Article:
Coronavirus (COVID-19) - Face Masks in Schools
Coronavirus (COVID-19) Face Masks in Schools
November 30, 2020
Face masks or cloth face coverings are critical to reducing the spread of COVID-19 within schools. However, some students cannot wear a mask because of their disability. This publication will tell you about student’s right to an accommodation or modification to face mask policies in school. An “accommodation or modification” means a change or adjustment to a policy that allows you to participate in an activity or service.
What is the most recent California guidance on masks?
Federal and California have recommended school districts to require the use of face masks or cloth face coverings to prevent the spread of COVID-19 in schools. Under California state guidance, there are certain circumstances when masks are not required, including the following:
- Children under 2 years old;
- Persons with a medical condition, mental health condition, or disability that prevents wearing a face covering;
- Deaf or hard of hearing people or those communicating with deaf or hard of hearing individuals, who need to see the mouth to communicate;
- Persons who are receiving a service involving the nose or face, such as speech therapy or certain types of occupational therapy;
- Persons who working or playing outside and are able to stay at least six feet from others.
Are students with disabilities required to wear a mask at school?
It depends. Federal guidance recognizes that some students with disabilities may not be able to use a mask because of sensory issues or other issues related to their disability. Wearing a mask might also pose a health or behavioral risk for a student with certain medical conditions or behavioral needs. So, requiring such students with disabilities to wear a mask may make it hard or impossible for them to take part in school. This may be discrimination under the Americans with Disabilities Act (ADA) and Section 504 of the Rehabilitation Act, and may violate a student’s right to a free appropriate public education (FAPE) under the Individuals with Disabilities Education Act (IDEA).
Can a school require all students to wear masks?
School districts that order a blanket mask requirement, without allowing for medical exemptions or reasonable accommodations for students with disabilities, may violate the ADA, Section 504 and the IDEA. School districts must offer reasonable accommodations based on your child’s unique disability-related needs.
What should I do if my child needs a reasonable accommodation or modification regarding masks at school?
Students have a right to a reasonable accommodation or modification to a face mask requirement in school if they can’t wear a mask due to a disability or medical condition. You can ask for a reasonable accommodation or modification to a face mask requirement for your child. Contact your child’s IEP and/or 504 plan team to discuss reasonable accommodations. If your child does not already have an IEP or 504 plan, you should make a request for a reasonable accommodation or modification.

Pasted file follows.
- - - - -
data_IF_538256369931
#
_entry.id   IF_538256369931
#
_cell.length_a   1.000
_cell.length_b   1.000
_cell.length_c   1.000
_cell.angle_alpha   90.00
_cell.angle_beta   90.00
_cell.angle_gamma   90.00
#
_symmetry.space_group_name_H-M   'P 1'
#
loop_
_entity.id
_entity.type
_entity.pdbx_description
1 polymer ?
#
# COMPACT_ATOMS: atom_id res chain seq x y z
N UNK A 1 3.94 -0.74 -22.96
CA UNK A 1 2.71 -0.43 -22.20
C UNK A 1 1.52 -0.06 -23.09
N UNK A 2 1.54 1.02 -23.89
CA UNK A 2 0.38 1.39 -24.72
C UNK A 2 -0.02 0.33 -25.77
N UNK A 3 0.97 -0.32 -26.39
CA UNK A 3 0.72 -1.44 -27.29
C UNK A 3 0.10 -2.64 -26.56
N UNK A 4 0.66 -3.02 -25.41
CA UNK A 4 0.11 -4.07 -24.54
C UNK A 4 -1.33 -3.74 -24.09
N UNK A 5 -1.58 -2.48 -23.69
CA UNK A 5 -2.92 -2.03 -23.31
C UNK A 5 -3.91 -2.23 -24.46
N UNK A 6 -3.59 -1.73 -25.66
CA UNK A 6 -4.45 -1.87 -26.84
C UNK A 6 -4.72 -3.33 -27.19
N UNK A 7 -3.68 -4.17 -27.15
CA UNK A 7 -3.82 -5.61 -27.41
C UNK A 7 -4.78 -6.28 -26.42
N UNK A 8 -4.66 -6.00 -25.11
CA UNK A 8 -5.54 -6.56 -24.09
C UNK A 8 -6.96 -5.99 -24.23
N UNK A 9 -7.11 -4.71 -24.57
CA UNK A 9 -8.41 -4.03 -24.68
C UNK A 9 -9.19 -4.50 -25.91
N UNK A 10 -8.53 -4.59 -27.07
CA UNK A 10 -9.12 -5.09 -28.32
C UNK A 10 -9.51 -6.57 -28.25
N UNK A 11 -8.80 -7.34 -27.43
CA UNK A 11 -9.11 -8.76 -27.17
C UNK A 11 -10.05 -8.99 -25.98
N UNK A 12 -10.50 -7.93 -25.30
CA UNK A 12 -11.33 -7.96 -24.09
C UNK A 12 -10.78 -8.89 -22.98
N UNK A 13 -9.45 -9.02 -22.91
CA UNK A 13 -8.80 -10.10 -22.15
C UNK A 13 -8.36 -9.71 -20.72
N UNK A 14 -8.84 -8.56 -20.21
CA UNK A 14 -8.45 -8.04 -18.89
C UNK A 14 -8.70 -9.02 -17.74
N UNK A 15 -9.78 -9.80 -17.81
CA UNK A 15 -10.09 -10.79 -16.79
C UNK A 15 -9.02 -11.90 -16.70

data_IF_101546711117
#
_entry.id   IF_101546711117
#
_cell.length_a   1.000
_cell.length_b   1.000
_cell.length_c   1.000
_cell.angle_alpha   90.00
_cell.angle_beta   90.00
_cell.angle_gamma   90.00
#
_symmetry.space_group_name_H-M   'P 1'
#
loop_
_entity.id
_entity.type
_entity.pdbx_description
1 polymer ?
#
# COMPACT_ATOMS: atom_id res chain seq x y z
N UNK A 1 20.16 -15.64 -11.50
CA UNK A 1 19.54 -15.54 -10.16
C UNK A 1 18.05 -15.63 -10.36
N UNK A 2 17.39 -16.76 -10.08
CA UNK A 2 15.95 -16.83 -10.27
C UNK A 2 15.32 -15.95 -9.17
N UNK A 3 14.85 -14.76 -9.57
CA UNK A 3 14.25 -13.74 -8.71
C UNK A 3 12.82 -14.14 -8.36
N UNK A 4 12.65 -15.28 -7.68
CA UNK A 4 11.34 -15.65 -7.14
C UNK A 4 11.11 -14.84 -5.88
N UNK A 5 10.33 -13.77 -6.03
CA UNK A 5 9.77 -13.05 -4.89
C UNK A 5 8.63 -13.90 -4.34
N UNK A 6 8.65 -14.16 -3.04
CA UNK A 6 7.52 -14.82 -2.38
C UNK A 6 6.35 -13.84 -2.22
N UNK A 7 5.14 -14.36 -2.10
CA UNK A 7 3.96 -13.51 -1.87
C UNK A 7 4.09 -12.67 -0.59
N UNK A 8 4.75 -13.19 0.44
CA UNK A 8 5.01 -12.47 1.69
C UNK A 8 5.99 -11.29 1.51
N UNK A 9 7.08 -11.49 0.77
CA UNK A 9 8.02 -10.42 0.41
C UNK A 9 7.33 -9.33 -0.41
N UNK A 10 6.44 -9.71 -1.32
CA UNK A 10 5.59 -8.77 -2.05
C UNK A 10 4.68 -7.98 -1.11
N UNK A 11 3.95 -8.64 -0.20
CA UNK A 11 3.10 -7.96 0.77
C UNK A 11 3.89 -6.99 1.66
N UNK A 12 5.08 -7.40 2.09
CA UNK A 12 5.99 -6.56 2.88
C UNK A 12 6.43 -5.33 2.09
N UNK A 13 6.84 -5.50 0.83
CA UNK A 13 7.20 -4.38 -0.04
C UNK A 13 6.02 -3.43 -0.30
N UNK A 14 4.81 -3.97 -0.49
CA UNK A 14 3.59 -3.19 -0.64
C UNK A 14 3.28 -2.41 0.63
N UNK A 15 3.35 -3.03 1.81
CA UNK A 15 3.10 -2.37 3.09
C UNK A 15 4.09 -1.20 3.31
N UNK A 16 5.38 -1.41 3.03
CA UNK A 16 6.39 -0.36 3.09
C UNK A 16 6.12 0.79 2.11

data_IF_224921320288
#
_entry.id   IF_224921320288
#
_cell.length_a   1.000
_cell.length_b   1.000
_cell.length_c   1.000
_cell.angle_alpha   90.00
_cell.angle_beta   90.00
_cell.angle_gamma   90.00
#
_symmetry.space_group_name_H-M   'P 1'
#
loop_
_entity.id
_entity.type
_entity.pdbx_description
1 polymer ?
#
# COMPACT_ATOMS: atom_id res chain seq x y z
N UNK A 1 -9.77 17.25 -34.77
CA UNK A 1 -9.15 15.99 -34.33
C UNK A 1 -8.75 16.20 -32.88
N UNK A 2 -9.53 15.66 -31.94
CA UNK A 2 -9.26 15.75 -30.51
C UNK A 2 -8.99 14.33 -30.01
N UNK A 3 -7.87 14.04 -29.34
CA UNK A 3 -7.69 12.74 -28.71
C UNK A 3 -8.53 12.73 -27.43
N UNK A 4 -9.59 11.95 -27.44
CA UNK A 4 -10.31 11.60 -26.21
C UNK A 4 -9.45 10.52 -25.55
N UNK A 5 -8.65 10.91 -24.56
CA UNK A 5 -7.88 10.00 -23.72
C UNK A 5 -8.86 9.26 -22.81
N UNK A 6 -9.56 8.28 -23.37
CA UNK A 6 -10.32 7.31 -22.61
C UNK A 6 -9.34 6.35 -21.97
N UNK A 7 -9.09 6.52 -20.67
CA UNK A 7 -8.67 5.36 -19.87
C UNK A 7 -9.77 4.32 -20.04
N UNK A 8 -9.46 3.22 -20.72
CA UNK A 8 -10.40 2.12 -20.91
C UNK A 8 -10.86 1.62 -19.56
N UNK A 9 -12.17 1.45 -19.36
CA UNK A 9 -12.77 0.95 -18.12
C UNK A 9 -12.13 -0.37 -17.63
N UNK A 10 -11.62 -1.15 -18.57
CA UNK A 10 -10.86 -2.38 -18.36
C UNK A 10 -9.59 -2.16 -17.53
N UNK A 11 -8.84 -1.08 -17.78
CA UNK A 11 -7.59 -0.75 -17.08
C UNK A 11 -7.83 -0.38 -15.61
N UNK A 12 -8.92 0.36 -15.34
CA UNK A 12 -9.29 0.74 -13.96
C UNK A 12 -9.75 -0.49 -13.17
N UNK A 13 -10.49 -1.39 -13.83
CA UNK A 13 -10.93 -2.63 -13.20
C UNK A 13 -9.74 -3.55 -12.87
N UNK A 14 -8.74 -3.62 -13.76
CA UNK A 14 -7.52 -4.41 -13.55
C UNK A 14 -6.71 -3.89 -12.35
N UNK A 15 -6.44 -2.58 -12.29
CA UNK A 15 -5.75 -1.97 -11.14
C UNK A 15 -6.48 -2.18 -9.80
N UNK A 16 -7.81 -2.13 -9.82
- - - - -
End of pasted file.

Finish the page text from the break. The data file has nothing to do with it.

Every student and situation are different. You must go through the “interactive process” with the school district. The “interactive process” means you and your IEP/504 plan team need to work together to determine what accommodations will allow a student to go to school safely. It may help to get documentation from your child’s doctor or other professional that says that your child has a disability that affects their ability to wear a mask and makes recommendations for reasonable accommodations that would allow your child to attend school.
What kind of mask-related reasonable accommodations can I ask for?
There are many reasonable accommodations and modifications that schools may be able to provide, for example:
- Different types of face coverings and/or face shields;
- Environmental changes to the classroom (e.g. increased spacing between students, plexiglass barriers, seating student near ventilation or air purification equipment);
- Use of additional PPE for classroom staff;
- Staffing adjustments;
- Instruction and/or services provided outside, in the home, or in another setting;
- Masks breaks for the student; and
- Developing an IEP/504 goal and plan to increase mask use (e.g. videos or social stories on the importance of masks).
What should I do if my school district is not allowing my student reasonable accommodation under the mask mandate?
You have the right to file a discrimination complaint or request a due process hearing if your school district is not providing a reasonable accommodation, or if you do not agree with the accommodations offered by the school district. See Chapter 6 of the Special Education Rights and Responsibilities manual for more details on how to file a complaint.